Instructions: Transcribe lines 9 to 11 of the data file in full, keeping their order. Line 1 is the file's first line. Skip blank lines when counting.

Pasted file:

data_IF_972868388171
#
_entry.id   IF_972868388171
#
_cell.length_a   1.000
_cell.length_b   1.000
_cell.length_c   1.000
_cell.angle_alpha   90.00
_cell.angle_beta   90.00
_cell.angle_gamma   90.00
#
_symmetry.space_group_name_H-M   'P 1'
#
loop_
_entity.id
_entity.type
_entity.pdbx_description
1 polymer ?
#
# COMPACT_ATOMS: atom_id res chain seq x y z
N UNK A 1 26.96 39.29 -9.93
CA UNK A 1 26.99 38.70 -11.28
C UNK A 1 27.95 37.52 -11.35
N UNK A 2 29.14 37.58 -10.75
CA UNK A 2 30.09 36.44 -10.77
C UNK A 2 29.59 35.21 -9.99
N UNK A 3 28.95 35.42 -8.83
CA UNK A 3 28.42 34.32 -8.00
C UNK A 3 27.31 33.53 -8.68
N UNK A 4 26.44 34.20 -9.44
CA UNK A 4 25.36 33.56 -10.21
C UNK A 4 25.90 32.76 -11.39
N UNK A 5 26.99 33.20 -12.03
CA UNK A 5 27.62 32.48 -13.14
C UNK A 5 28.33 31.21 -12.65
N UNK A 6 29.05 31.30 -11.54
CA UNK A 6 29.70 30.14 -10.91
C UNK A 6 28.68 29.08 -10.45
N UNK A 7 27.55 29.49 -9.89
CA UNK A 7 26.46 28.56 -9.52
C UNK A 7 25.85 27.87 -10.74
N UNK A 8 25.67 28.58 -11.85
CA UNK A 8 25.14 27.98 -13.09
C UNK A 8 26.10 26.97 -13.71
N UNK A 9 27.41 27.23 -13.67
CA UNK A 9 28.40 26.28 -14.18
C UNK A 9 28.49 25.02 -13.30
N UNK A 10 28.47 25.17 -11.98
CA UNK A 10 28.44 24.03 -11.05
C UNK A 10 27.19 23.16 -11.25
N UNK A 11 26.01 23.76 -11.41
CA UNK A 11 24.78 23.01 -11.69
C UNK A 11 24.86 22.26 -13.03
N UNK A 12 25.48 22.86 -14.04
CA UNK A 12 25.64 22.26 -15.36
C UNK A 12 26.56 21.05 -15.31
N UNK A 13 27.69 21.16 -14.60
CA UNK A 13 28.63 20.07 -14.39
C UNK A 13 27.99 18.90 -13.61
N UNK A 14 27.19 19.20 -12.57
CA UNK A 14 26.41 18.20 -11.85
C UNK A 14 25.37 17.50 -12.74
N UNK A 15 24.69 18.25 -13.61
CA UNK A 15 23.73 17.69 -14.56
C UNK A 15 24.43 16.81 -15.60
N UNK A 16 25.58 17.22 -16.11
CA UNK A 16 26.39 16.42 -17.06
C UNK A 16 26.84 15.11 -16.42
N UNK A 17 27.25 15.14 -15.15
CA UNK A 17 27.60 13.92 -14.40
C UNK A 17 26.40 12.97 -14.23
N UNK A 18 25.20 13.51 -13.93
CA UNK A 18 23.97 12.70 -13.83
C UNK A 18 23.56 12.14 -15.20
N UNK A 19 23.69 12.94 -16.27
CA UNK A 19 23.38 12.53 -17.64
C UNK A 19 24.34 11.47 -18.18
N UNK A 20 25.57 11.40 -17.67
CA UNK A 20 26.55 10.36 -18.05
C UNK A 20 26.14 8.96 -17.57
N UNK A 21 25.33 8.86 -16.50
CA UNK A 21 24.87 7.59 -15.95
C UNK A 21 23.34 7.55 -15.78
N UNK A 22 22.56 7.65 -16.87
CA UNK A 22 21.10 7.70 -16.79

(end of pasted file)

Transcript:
_cell.angle_beta   90.00
_cell.angle_gamma   90.00
#